Quality

Ultimately you need to know if the output of production met your specified quality levels. While quality is certainly a function of the materials used, it is also impacted by human factors, such as:

• Do employees understand the quality drivers for their operations? Knowledgeable operators understand how processes operate, how variability affects quality, and what adjustments keep processes in specification. They also know when to stop production for corrective actions if quality falls below specified limits.

• Are employees using instructions and tools properly?

What OLE Can Tell You

The power of OLE is its ability to show cause and effect. It identifies problems that cut into profitability and shows how investments in human resources pay off. Some examples of what managers can learn from OLE include:

• Root cause insights. Recognising that a maintenance crew spends an inordinate amount of time in one production area, a manager sees that a particular piece of equipment needs to be replaced. Digging further into OLE, the manager finds the root cause – a higher volume on the equipment that correlates to a change in incentive pay, which unfortunately, promoted bad operational practices.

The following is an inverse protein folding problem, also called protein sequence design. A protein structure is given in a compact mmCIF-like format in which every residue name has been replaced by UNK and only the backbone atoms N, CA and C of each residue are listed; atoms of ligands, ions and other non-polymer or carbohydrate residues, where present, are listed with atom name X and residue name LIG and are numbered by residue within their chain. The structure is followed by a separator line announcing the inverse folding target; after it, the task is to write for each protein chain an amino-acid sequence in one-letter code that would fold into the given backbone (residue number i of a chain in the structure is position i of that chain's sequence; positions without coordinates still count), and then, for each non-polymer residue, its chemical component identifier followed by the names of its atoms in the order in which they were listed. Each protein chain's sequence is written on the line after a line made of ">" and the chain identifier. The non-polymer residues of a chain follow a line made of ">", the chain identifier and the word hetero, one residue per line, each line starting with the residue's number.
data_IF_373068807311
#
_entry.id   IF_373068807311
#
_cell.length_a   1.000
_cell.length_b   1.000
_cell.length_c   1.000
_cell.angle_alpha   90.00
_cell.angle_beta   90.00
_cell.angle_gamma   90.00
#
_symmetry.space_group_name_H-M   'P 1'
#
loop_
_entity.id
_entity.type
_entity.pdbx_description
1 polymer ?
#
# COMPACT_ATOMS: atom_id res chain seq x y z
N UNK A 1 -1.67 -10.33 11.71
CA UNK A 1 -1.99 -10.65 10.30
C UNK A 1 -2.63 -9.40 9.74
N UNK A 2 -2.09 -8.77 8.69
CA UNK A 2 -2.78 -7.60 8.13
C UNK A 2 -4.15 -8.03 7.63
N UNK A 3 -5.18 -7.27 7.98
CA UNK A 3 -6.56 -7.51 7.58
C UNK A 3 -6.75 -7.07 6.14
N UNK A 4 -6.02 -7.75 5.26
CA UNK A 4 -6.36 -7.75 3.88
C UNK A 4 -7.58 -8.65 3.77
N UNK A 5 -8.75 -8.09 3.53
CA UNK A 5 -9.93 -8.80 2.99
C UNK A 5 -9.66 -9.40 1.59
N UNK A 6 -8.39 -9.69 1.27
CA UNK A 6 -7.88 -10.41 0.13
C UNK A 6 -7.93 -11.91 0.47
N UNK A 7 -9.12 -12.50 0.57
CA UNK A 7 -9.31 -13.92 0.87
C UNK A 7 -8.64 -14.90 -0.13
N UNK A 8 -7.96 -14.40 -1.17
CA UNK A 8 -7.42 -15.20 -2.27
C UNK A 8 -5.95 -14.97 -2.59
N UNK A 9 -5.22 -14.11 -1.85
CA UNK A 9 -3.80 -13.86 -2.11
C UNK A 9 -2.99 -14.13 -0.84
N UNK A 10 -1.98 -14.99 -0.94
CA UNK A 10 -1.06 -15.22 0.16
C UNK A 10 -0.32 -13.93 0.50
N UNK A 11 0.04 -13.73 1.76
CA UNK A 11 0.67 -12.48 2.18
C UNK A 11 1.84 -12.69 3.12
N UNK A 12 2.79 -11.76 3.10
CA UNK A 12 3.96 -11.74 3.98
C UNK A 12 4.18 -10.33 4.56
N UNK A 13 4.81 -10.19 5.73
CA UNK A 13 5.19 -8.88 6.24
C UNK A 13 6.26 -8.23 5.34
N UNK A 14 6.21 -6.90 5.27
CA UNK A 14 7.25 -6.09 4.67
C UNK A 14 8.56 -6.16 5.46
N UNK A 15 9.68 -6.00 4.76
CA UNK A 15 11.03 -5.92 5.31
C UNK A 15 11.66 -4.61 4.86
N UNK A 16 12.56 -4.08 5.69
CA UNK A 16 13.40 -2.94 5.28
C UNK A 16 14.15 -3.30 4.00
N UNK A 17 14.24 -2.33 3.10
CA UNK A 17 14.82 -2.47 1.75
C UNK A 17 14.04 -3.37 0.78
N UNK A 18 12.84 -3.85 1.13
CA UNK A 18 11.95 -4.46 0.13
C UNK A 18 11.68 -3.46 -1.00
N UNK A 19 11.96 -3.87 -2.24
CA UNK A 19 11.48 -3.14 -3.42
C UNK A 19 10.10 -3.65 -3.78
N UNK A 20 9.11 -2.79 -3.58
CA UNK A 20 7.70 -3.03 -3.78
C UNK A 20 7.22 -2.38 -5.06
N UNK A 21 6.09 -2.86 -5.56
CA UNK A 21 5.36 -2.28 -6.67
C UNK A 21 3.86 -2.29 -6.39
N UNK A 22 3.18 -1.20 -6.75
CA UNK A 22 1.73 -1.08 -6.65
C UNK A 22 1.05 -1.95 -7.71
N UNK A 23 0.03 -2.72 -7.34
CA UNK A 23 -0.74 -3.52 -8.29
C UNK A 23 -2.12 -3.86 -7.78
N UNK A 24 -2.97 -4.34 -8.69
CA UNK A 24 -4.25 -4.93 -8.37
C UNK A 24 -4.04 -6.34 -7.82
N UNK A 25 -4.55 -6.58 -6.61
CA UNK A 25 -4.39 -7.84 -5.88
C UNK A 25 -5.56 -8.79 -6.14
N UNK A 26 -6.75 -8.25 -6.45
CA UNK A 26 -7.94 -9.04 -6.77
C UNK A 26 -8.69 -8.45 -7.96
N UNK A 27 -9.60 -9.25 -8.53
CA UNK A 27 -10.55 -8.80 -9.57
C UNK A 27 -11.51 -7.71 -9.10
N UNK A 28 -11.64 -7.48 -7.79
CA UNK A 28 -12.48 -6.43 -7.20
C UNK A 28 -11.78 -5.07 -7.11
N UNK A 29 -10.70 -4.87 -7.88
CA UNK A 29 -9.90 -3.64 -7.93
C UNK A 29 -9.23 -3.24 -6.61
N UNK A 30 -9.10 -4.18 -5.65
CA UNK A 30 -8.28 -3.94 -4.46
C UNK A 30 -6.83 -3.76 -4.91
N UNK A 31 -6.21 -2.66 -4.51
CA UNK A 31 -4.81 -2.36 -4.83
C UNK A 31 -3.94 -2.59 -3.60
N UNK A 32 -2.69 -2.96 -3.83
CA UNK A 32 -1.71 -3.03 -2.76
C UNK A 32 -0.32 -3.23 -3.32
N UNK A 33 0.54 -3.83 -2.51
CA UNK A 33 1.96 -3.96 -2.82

• Predictive measures. OLE can provide insight into the causes of manufacturing inefficiencies. For example, after overtime rose 10 per cent in a recent period, a manager learns that when several new technicians were hired, the average skill level dropped and the average time spent per assembly rose 15 per cent.

• ROI on training. Measuring the effect of education is something every manufacturer wants to do but few have been able to achieve. Using OLE, manufacturers can pinpoint the cause, invest in training, monitor specific increases in quality and performance, and recognise the improvement in productivity. Most importantly, the results of training can be monetised for ROI calculation and justification.

By having a software application to collect the information and collate it into an easy to use portal, OLE can show how assets and employees come together to drive great performance. Interdependent variables and difficult-to-identify relationships are exposed in real time, showing how changes made to improve one area may lead to a negative impact elsewhere. Trends that individually are too small to be noticed are highlighted earlier because their cascading effect on total performance is apparent. Executives throughout the organisation have hard facts to use in analysing the effective contribution of the workforce and can act on them almost immediately.

OLE helps manufacturers develop a highly motivated, effective workforce by helping them identify where people need better processes, materials, training, or indirect support. It’s a productivity tool for managers which provides the visibility required to manage better as they convert labour dollars into profits.

* Peter Harte is general manager of Kronos South East Asia.